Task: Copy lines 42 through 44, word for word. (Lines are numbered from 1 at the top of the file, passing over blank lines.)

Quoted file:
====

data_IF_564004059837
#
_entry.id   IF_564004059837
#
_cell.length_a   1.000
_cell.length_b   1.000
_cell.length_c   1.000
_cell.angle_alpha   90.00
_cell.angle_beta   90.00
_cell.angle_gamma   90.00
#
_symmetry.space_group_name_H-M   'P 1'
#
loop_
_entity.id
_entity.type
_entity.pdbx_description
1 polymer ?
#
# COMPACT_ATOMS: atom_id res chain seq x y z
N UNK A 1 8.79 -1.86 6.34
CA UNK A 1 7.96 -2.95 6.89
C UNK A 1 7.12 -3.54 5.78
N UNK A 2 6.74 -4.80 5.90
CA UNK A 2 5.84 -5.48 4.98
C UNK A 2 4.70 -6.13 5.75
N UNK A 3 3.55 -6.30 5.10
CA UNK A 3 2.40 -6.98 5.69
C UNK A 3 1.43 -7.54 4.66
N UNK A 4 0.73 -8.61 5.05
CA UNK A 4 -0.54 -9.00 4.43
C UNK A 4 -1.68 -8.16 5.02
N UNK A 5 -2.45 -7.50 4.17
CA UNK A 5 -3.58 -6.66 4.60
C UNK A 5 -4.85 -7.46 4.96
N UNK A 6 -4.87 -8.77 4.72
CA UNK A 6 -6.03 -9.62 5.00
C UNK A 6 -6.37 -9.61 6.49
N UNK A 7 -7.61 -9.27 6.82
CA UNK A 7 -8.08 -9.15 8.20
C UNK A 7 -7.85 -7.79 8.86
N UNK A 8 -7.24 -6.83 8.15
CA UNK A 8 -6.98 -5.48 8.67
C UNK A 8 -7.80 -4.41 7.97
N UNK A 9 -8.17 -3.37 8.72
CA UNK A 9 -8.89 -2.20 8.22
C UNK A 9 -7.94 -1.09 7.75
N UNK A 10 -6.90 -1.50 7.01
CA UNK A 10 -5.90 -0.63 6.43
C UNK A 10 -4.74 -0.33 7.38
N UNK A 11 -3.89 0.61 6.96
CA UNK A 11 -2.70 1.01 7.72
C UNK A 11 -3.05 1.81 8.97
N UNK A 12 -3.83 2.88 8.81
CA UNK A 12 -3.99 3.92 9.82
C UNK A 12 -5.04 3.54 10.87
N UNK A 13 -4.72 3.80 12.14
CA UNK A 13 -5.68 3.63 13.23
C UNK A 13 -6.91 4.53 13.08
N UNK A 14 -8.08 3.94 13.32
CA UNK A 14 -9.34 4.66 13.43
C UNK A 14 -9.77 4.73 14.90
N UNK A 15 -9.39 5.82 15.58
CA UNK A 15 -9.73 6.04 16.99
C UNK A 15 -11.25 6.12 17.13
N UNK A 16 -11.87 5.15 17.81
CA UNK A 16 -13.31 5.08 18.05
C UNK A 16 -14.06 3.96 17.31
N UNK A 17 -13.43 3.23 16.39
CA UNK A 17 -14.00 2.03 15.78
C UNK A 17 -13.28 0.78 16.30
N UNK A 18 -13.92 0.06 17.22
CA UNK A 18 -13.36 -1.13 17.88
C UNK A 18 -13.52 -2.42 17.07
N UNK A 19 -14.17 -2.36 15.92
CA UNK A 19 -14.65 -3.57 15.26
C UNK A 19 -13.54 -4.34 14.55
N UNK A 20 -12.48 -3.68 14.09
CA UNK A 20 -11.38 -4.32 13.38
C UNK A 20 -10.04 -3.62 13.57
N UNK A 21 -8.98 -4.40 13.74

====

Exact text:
N UNK A 8 -7.24 -6.83 8.15
CA UNK A 8 -6.98 -5.48 8.67
C UNK A 8 -7.80 -4.41 7.97